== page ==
Cricket – it’s all over for me
My mind is made up. From today onwards, I’ll be boycotting cricket. All cricket. Even “one hand bounce” played on a Saturday afternoon in the garden. Whether South Africa is playing matters not, if it’s a five-day Test or a day-night game, I refuse to engage. I’ll neither watch cricket, participate in cricket – not that high a risk – or speak about cricket.
Much like Dr Naledi Pandor, cricket is dead to me. And the fact that it’s the most boring sport on the planet by a six has nothing to do with my decision.
For reason alone of giving me cause to do this, David Teeger deserves the Rising Star Award. In my books, anyway.
I cannot believe I never thought of this before. For years, I was shamed into spending a day or five at the cricket. I would pack enough snacks for an average family to live on for a week, ensure that I had at least two Myprodol in my pocket for the inevitable heat and dehydration induced headache, sunscreen, after sun, an umbrella in case it rained – it always rains – a charger for my cellphone, and a book that would never open, but gave me some comfort just to have it. We would speak about seats for weeks before, strategise about parking, and then land up walking 6.7km on average to the gate. Carrying more than just the pantry.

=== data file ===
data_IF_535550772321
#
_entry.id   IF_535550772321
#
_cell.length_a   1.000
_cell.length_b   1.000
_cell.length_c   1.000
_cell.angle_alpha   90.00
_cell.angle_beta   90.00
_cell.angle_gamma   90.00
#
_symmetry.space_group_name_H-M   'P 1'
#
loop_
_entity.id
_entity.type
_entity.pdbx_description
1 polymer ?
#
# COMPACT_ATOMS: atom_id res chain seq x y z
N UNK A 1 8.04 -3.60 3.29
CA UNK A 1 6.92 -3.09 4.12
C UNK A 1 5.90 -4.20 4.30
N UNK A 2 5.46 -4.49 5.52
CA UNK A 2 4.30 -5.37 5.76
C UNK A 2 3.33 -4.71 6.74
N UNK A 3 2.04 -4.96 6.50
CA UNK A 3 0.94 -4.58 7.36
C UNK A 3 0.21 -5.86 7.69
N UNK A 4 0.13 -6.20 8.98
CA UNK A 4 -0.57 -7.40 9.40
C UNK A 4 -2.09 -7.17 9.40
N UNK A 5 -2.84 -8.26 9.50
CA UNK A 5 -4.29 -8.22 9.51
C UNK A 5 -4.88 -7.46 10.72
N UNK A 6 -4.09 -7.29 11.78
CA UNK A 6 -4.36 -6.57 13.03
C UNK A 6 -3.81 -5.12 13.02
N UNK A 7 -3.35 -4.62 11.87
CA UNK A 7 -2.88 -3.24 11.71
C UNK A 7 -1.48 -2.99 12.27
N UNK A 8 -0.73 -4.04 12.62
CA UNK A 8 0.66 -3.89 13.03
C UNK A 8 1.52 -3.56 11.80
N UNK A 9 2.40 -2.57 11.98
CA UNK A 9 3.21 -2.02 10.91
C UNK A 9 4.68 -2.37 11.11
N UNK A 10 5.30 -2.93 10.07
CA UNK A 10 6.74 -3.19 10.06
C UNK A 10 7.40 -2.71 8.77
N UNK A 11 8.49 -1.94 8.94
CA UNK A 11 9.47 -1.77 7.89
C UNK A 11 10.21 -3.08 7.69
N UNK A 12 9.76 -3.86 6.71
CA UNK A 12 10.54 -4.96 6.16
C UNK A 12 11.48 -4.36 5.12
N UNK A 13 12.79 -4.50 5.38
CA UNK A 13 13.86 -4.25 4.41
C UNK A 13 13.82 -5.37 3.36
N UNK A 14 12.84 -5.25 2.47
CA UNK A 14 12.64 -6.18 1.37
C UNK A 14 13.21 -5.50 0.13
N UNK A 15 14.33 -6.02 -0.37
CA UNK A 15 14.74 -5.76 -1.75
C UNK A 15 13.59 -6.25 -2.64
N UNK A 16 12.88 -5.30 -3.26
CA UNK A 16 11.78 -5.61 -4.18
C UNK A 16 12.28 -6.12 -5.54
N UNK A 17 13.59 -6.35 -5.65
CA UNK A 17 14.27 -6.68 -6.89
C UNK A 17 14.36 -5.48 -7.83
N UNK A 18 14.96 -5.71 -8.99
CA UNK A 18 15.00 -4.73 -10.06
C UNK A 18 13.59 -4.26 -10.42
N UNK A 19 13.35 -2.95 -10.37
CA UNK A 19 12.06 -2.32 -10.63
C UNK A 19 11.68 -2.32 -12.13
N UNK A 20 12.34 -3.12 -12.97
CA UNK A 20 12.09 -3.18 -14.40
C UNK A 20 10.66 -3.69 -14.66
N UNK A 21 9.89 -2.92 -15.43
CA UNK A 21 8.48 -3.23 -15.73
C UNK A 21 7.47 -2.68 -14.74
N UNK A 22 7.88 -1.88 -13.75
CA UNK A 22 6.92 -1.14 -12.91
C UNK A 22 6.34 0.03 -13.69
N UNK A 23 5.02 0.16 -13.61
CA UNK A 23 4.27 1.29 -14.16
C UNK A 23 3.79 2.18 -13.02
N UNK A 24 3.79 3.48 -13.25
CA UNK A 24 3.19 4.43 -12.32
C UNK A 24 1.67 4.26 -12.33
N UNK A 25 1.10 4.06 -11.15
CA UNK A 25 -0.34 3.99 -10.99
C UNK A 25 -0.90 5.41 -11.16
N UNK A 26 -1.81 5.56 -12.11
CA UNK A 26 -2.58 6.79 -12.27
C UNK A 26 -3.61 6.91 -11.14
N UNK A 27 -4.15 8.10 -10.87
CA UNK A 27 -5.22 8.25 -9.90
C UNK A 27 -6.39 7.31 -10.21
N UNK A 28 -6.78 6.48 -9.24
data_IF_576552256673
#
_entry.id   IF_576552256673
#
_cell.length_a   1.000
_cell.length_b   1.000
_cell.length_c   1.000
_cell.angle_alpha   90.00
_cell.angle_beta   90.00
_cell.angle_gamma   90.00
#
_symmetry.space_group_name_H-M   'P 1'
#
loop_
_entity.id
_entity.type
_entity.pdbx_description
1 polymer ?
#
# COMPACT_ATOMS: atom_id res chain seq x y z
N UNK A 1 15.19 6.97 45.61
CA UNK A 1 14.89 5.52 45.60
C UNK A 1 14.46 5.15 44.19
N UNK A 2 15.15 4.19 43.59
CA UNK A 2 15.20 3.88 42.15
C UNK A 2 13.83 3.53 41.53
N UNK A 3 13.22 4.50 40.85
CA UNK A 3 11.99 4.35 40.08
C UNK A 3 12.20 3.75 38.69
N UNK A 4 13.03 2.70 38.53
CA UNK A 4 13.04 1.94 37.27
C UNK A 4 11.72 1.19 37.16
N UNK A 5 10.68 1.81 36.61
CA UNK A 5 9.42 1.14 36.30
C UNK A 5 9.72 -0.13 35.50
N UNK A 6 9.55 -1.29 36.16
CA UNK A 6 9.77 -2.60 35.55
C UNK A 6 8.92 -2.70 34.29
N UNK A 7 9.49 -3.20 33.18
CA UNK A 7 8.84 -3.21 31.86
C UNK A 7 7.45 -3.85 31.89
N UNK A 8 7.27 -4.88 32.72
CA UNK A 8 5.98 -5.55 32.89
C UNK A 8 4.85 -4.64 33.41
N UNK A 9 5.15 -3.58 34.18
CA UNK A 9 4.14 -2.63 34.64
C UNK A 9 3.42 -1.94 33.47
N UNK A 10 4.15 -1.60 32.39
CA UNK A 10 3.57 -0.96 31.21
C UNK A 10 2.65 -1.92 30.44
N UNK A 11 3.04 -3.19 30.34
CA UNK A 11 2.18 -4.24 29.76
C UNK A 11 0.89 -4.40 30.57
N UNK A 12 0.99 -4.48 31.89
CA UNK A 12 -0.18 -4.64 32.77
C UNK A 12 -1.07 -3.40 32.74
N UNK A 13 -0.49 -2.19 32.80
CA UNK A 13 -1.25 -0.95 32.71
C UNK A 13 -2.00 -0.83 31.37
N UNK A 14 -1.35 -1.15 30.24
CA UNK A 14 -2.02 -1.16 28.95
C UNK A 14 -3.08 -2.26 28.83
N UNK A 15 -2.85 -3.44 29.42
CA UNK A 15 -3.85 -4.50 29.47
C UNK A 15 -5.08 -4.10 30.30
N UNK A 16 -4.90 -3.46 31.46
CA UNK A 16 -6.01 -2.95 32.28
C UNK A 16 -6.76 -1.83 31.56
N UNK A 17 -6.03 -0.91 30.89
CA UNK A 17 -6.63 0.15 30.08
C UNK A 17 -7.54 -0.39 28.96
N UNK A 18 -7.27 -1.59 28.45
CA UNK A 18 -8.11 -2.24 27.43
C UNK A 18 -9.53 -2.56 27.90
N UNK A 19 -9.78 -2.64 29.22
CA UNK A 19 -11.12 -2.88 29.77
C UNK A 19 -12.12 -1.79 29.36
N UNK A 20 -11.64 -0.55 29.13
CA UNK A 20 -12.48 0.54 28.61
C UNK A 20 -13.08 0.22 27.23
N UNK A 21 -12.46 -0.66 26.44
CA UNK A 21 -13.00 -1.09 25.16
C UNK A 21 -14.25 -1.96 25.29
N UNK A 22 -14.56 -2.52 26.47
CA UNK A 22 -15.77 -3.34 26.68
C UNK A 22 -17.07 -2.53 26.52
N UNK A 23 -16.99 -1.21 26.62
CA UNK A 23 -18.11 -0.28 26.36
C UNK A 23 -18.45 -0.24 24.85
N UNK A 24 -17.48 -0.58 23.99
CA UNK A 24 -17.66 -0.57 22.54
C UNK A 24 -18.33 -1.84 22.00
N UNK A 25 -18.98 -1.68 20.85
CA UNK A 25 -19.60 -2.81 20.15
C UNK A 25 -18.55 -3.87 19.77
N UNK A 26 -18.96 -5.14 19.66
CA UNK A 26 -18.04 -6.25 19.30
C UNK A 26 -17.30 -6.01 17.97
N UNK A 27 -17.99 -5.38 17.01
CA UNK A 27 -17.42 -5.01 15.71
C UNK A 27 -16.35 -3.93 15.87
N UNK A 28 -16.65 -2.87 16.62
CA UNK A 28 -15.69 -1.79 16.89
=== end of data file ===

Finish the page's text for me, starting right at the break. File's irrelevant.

The return walk to the car was always easier.
This was all to watch a “short” eight-hour game that might not even conclude with a winner. And if it did, it would be based on an actuarial calculation requiring a logbook that some legal firm of Duckworth, Lewis, and Sons had decided made the most sense. To nobody.
In all my years of watching cricket, I never understood Duckworth and co. But knew enough to know that it wouldn’t work in our favour. Ever.
Cricket is a game for numbers-people. Not word inspired ones. Who else would choose to spend days at a time calculating run rates, averages, and then doing it all again when it clouds over and starts to rain.
And then, just as progress is being made on the overs played, someone decides it’s time for tea. Yet, in all my pre-boycott years, I don’t believe I ever saw a cup of tea being steeped, poured, or drunk. Not ever.
Which is weird.
As a rule, I’m not a fan of boycotts. I didn’t support the Woolworths one – who boycotts the purveyors of Chuckles? I still listen to Michael Jackson, and would happily shop at the Oriental Plaza – because a deal is a deal. Boycotts in general push us further apart instead of closer, and they achieve very little at the end of it all.
But in this case, I’m prepared to make an exception. Not because of the appalling behaviour of Cricket South Africa. Not because of alleged government intervention. And not because the removal of David Teeger, the deserved captain of the team, is based on him being Jewish. But because cricket has stolen more of my time than TikTok has, caused more frustration than Eskom. And because this might be pretty much the only good thing that the African National Congress has ever done for me.